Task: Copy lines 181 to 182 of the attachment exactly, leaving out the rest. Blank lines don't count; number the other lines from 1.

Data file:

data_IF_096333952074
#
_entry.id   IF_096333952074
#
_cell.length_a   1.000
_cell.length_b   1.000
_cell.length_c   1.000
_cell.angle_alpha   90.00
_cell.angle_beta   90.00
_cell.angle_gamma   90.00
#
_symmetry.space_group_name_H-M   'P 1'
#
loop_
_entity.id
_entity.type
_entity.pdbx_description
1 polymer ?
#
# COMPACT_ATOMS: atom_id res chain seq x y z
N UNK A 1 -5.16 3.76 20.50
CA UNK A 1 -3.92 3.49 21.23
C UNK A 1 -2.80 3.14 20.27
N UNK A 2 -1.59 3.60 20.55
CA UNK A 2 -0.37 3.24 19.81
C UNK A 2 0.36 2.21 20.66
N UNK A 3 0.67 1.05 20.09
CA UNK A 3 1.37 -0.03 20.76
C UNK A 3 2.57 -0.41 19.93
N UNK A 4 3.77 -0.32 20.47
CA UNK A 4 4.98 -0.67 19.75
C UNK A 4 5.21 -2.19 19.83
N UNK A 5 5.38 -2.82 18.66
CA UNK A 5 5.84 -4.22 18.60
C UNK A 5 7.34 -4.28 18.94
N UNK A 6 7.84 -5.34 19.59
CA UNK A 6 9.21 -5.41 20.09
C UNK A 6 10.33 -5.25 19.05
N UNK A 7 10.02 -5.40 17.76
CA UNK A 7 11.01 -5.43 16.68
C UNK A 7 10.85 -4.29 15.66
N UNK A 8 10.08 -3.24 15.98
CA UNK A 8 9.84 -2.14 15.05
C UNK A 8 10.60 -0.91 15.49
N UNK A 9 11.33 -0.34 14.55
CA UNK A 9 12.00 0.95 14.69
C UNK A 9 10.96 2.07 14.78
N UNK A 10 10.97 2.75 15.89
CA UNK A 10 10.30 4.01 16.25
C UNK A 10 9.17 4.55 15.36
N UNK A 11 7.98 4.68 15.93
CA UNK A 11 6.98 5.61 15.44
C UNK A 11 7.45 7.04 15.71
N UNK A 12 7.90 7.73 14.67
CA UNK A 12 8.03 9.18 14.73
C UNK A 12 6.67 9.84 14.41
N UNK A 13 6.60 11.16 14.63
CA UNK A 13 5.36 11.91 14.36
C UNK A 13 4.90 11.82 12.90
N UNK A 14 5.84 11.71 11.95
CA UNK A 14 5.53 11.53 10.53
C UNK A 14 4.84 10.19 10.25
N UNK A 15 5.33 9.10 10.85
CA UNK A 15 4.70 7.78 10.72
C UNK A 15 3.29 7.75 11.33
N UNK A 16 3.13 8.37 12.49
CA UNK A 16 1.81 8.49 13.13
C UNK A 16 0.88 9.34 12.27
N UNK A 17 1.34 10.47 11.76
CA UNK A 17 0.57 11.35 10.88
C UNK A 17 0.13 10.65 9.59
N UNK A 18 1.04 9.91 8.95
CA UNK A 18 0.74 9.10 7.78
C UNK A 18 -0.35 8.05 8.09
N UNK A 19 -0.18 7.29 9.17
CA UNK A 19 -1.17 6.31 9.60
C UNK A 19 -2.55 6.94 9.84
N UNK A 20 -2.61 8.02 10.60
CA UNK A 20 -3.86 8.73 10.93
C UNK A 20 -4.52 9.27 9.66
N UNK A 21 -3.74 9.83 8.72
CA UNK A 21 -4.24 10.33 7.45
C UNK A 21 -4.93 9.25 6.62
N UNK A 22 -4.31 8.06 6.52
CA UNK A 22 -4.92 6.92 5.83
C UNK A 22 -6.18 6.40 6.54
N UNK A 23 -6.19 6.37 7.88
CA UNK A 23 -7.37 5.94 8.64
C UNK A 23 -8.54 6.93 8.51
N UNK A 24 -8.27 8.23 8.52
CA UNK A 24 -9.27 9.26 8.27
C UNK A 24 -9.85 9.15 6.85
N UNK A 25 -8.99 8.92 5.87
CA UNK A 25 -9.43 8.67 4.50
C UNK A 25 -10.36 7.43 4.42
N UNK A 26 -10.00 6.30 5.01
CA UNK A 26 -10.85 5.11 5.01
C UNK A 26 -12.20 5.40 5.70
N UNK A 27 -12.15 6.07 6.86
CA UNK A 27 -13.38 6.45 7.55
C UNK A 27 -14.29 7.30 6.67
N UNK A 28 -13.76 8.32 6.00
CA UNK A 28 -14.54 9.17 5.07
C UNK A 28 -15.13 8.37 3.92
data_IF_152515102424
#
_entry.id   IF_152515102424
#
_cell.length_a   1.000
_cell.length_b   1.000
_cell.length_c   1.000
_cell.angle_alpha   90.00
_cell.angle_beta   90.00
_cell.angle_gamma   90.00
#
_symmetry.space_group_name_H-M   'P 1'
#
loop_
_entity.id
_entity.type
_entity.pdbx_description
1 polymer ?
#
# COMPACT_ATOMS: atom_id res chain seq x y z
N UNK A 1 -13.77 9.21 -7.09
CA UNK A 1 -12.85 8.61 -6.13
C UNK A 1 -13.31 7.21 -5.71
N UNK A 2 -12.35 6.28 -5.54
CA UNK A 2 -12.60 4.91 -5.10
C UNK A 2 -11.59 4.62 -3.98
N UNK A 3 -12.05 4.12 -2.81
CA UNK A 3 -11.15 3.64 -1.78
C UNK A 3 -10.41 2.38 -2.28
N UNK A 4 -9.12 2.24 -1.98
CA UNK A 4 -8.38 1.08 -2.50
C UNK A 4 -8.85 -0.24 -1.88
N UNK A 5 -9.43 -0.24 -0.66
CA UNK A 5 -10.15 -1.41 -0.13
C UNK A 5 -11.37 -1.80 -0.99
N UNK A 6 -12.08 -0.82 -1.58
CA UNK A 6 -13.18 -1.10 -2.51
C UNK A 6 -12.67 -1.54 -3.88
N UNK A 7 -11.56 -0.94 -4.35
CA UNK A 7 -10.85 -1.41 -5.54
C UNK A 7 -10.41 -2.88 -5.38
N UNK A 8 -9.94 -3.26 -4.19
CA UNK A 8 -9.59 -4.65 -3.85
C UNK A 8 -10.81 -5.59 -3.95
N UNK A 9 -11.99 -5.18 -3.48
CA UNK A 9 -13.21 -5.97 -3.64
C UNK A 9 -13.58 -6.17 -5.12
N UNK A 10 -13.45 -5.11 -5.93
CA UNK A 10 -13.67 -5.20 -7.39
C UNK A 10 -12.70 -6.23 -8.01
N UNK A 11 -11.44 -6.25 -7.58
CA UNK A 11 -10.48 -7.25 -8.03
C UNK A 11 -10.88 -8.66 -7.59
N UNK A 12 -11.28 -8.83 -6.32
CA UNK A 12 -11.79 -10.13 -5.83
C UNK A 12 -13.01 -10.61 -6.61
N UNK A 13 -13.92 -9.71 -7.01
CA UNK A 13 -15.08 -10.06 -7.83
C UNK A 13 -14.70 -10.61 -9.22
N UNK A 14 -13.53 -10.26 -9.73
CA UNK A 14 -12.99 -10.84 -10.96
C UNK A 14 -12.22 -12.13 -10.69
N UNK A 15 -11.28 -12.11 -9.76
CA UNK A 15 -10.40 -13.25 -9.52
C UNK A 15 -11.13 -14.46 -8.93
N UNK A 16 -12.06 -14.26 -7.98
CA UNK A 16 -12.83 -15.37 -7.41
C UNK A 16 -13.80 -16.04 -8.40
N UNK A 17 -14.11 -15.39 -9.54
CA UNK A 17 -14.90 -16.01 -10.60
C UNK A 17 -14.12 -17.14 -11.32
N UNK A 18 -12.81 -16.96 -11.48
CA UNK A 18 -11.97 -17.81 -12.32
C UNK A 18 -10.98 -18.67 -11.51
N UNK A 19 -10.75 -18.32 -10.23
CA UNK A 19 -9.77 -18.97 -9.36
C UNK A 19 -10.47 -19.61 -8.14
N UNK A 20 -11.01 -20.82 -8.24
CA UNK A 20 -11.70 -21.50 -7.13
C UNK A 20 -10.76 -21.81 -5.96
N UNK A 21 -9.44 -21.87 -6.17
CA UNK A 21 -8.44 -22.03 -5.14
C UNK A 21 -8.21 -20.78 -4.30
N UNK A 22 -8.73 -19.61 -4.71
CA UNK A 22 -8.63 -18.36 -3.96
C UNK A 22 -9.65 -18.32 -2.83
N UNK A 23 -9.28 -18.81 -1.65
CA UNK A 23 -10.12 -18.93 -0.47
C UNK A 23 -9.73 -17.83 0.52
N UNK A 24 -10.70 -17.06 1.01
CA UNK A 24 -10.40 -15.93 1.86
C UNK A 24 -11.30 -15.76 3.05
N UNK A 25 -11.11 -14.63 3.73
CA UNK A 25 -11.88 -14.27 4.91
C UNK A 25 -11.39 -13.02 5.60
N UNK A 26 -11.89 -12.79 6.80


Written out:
C UNK A 19 -10.47 -19.61 -8.14
N UNK A 20 -11.01 -20.82 -8.24